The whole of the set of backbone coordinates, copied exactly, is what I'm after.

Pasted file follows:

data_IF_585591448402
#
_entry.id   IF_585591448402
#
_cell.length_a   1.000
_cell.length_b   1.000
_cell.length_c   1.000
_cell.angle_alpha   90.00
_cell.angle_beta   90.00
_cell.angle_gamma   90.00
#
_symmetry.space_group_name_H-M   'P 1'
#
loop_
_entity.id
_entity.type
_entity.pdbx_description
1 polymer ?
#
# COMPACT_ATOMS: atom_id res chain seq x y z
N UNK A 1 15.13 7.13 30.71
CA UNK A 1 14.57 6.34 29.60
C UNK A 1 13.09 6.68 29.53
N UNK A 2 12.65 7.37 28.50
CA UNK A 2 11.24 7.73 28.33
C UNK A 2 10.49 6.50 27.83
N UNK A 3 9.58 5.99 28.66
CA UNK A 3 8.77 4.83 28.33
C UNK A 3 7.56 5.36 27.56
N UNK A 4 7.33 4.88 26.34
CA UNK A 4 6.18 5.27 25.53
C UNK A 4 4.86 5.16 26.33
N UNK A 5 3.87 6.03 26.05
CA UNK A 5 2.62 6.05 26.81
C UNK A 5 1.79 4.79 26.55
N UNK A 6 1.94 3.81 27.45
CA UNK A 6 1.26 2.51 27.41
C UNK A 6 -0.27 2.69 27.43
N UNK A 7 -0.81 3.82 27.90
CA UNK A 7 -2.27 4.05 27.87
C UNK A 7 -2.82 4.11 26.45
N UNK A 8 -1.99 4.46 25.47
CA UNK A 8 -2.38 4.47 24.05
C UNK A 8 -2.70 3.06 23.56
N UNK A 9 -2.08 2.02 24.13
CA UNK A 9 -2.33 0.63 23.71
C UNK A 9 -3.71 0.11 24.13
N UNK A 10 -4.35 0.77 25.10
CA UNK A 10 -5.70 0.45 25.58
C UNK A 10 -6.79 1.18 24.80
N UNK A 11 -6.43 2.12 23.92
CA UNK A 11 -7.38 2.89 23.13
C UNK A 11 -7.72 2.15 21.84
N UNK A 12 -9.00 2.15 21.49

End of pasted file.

data_IF_585591448402
#
_entry.id   IF_585591448402
#
_cell.length_a   1.000
_cell.length_b   1.000
_cell.length_c   1.000
_cell.angle_alpha   90.00
_cell.angle_beta   90.00
_cell.angle_gamma   90.00
#
_symmetry.space_group_name_H-M   'P 1'
#
loop_
_entity.id
_entity.type
_entity.pdbx_description
1 polymer ?
#
# COMPACT_ATOMS: atom_id res chain seq x y z
N UNK A 1 15.13 7.13 30.71
CA UNK A 1 14.57 6.34 29.60
C UNK A 1 13.09 6.68 29.53
N UNK A 2 12.65 7.37 28.50
CA UNK A 2 11.24 7.73 28.33
C UNK A 2 10.49 6.50 27.83
N UNK A 3 9.58 5.99 28.66
CA UNK A 3 8.77 4.83 28.33
C UNK A 3 7.56 5.36 27.56
N UNK A 4 7.33 4.88 26.34
CA UNK A 4 6.18 5.27 25.53
C UNK A 4 4.86 5.16 26.33
N UNK A 5 3.87 6.03 26.05
CA UNK A 5 2.62 6.05 26.81
C UNK A 5 1.79 4.79 26.55
N UNK A 6 1.94 3.81 27.45
CA UNK A 6 1.26 2.51 27.41
C UNK A 6 -0.27 2.69 27.43
N UNK A 7 -0.81 3.82 27.90
CA UNK A 7 -2.27 4.05 27.87
C UNK A 7 -2.82 4.11 26.45
N UNK A 8 -1.99 4.46 25.47
CA UNK A 8 -2.38 4.47 24.05
C UNK A 8 -2.70 3.06 23.56
N UNK A 9 -2.08 2.02 24.13
CA UNK A 9 -2.33 0.63 23.71
C UNK A 9 -3.71 0.11 24.13
N UNK A 10 -4.35 0.77 25.10
CA UNK A 10 -5.70 0.45 25.58
C UNK A 10 -6.79 1.18 24.80
N UNK A 11 -6.43 2.12 23.92
CA UNK A 11 -7.38 2.89 23.13
C UNK A 11 -7.72 2.15 21.84
N UNK A 12 -9.00 2.15 21.49